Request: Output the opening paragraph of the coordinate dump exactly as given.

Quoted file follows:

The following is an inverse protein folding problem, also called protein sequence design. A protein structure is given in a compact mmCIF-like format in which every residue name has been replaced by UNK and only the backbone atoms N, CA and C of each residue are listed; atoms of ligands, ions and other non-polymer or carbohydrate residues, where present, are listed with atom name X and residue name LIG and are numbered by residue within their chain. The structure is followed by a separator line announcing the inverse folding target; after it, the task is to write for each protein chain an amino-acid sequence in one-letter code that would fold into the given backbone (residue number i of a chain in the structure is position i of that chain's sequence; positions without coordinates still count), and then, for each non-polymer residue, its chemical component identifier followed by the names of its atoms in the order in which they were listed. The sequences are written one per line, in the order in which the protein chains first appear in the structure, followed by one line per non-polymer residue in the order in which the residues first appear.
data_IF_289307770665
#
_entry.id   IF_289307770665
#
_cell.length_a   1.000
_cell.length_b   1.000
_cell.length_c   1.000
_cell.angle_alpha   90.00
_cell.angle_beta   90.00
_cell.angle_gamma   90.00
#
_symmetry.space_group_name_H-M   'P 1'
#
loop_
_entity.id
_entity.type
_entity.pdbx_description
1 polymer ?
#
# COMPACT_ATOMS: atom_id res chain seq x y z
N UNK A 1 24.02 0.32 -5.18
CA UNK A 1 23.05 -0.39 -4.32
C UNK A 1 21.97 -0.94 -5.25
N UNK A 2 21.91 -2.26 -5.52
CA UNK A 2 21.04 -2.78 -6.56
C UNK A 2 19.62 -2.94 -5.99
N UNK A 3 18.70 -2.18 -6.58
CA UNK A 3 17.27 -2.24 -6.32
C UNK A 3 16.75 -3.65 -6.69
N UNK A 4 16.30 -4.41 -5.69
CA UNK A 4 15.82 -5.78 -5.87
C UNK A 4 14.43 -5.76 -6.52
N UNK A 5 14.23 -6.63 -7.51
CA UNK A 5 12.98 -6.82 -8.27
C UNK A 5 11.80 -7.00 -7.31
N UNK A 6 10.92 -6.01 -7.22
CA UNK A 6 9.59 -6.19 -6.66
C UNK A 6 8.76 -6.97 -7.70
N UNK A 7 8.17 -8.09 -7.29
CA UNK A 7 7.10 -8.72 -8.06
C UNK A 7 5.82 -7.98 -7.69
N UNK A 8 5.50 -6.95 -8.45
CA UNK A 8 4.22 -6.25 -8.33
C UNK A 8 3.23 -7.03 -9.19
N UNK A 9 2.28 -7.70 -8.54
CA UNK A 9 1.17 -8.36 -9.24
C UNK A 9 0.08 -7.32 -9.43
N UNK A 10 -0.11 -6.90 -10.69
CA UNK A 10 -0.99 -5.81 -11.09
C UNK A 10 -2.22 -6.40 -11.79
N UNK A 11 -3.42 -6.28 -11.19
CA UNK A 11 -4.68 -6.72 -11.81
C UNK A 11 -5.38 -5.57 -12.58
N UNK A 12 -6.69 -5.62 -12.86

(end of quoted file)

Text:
The following is an inverse protein folding problem, also called protein sequence design. A protein structure is given in a compact mmCIF-like format in which every residue name has been replaced by UNK and only the backbone atoms N, CA and C of each residue are listed; atoms of ligands, ions and other non-polymer or carbohydrate residues, where present, are listed with atom name X and residue name LIG and are numbered by residue within their chain. The structure is followed by a separator line announcing the inverse folding target; after it, the task is to write for each protein chain an amino-acid sequence in one-letter code that would fold into the given backbone (residue number i of a chain in the structure is position i of that chain's sequence; positions without coordinates still count), and then, for each non-polymer residue, its chemical component identifier followed by the names of its atoms in the order in which they were listed. The sequences are written one per line, in the order in which the protein chains first appear in the structure, followed by one line per non-polymer residue in the order in which the residues first appear.